In these patents and typically in the past illumination has been dependent on addition of a separable illuminating element to a conventional outlet or switch. As such, these elements may project from a baseboard and thus be subjected to inadvertent dislodgement or even breakage. In areas of the home frequented by children, where continuous illumination is often desirable, separable illuminating elements may well be a hazardous attractive nuisance.
SUMMARY OF THE INVENTION Accordingly it is a major objective of the present invention to provide illumination from a luminous element within a duplex receptacle device.
With this objective in view, the invention generally contemplates an electrical device providing illumination and comprising a body containing electrical receptacle stages spaced beyond an area of the body between them and an exposed electroluminescent panel in the defined area. Typically, the receptacle stage apertures and electroluminescent panel are coplanar and flush with the body face or the panel is relatively recessed. Panel and receptacle stages are electrically connected to a common contact. For this purpose, the device body may be provided with an elongated bussing strip or contact which carries along its length a central set of blade receiving means for connection with electrically connective blades carried by the electroluminescent panel, and, spaced on either side thereof, additional blade receiving sets for electrical connection to plug blades inserted into said receptacles. A correspondingly elongated body cover section may be provided centrally apertured and with cooperating frame means formed therein, to form the body face for reception and retention in the cover section of a congruent electroluminescent panel and a lens sized to cover the panel, the frame means serving to prevent passage of the panel outwardly completely through the section aperture.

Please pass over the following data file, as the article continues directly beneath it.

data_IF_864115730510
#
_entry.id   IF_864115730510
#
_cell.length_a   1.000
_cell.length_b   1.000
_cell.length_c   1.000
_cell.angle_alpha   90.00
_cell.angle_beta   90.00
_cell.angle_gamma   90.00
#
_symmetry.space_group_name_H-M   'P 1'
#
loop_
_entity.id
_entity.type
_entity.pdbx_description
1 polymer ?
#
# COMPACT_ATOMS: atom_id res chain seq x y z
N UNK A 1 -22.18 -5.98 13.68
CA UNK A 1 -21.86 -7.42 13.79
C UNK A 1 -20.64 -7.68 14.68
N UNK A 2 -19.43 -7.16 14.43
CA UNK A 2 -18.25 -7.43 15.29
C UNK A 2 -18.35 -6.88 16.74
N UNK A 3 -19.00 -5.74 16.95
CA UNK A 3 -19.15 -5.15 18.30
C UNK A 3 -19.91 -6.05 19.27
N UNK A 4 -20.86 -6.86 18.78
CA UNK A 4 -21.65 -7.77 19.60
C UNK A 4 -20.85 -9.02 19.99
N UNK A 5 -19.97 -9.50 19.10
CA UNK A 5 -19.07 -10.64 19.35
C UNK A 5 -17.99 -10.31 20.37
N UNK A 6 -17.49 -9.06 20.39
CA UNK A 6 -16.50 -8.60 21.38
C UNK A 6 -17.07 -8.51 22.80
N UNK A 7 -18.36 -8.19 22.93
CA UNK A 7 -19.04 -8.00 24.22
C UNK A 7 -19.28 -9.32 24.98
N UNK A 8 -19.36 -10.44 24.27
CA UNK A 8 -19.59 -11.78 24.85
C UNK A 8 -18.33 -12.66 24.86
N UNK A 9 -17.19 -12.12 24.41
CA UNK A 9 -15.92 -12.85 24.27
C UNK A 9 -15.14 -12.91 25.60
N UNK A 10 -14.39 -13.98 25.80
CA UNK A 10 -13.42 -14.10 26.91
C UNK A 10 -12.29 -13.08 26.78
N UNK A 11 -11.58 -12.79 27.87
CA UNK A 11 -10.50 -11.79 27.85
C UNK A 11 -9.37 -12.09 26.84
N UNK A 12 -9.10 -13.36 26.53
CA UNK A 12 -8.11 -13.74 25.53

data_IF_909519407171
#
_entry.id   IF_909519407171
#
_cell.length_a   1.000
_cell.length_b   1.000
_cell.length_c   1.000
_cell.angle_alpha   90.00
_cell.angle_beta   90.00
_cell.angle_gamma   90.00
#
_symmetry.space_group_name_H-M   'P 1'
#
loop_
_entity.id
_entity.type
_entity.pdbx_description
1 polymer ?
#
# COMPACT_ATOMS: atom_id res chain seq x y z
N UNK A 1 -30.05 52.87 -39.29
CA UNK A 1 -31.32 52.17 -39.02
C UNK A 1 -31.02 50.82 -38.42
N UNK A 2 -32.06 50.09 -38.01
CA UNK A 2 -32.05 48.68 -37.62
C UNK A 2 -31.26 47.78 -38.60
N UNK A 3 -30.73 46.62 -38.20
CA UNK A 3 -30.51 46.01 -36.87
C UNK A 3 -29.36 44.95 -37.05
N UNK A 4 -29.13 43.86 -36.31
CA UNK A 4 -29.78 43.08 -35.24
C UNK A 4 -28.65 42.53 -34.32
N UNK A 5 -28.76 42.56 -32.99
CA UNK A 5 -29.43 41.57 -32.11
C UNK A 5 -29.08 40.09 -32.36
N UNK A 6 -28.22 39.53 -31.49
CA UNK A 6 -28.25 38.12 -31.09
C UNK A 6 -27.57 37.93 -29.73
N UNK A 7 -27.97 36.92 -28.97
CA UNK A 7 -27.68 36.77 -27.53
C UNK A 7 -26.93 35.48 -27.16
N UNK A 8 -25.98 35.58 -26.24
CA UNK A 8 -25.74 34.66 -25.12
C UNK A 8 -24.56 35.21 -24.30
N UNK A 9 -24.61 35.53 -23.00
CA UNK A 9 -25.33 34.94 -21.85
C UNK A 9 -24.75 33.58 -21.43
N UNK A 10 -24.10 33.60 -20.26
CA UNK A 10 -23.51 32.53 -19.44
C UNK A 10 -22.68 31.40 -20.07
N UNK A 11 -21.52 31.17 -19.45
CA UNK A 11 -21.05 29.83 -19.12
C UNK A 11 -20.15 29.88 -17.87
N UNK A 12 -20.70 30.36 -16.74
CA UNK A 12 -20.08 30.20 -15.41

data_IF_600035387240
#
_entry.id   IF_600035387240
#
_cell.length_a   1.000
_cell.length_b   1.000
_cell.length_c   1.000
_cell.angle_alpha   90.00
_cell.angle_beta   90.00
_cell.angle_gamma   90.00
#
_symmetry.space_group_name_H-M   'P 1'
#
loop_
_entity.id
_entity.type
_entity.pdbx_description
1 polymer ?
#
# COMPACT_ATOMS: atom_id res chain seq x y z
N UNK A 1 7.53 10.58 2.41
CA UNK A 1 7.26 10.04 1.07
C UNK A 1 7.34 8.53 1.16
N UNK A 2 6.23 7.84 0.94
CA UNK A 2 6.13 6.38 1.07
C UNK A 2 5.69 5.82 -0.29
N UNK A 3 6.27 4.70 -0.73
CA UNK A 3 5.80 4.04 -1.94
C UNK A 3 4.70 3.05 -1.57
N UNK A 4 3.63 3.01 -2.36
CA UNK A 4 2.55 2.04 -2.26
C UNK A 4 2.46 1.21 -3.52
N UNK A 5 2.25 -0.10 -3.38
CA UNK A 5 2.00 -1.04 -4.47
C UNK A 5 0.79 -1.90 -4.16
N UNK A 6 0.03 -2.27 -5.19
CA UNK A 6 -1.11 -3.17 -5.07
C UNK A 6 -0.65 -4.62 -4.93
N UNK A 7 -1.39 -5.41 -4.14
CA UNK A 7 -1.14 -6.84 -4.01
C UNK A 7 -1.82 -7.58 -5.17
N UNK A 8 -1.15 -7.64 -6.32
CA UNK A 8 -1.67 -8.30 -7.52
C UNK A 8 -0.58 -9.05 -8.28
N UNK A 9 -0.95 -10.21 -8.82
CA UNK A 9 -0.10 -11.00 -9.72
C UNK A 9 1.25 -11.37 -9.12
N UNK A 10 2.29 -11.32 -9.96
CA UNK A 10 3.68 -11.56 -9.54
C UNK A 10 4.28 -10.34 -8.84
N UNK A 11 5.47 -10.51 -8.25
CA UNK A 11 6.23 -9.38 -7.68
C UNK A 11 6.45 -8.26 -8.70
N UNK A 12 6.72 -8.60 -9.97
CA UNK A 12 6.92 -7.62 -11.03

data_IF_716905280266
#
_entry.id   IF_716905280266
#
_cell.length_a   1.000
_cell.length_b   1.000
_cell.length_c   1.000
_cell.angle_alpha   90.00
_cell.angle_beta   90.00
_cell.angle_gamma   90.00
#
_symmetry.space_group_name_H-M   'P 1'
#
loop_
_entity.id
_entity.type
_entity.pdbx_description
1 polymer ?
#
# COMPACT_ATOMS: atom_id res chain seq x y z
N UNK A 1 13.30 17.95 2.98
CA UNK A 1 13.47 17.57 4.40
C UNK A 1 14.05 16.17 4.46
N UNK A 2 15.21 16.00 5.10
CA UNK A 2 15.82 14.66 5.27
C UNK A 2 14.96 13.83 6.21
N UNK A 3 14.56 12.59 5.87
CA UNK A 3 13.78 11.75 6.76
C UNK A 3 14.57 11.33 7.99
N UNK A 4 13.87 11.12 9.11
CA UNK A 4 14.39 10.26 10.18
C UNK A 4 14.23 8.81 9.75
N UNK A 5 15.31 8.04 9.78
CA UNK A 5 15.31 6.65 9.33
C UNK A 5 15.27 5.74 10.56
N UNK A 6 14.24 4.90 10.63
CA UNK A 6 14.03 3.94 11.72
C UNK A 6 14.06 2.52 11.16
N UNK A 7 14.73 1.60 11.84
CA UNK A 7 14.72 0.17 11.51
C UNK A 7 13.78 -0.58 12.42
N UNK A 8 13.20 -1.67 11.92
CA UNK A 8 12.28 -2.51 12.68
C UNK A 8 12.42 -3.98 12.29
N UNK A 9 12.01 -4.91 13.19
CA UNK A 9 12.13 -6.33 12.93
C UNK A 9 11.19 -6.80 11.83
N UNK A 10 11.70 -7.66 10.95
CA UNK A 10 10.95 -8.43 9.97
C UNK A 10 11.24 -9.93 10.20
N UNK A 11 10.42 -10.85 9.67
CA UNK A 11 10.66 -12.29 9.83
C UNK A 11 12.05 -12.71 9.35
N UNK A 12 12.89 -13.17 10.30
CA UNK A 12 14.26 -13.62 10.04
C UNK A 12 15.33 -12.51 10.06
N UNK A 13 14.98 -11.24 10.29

In a specific embodiment the illumination providing electrical receptacle includes an elongated body comprising a case section and a cover section, a multiple stage bussing strip mounted in the case section and strap means typically secured between the case and cover sections for mounting the receptacle. The cover section has dual pairs of plug-blade receiving slots spaced therealong and opposite the contact. Between the slot pairs the cover section is centrally rectangularly apertured to accommodate therewithin aninserted multilayer electroluminescent panel assembly secured between the strap and panel-retaining framing around the central aperture.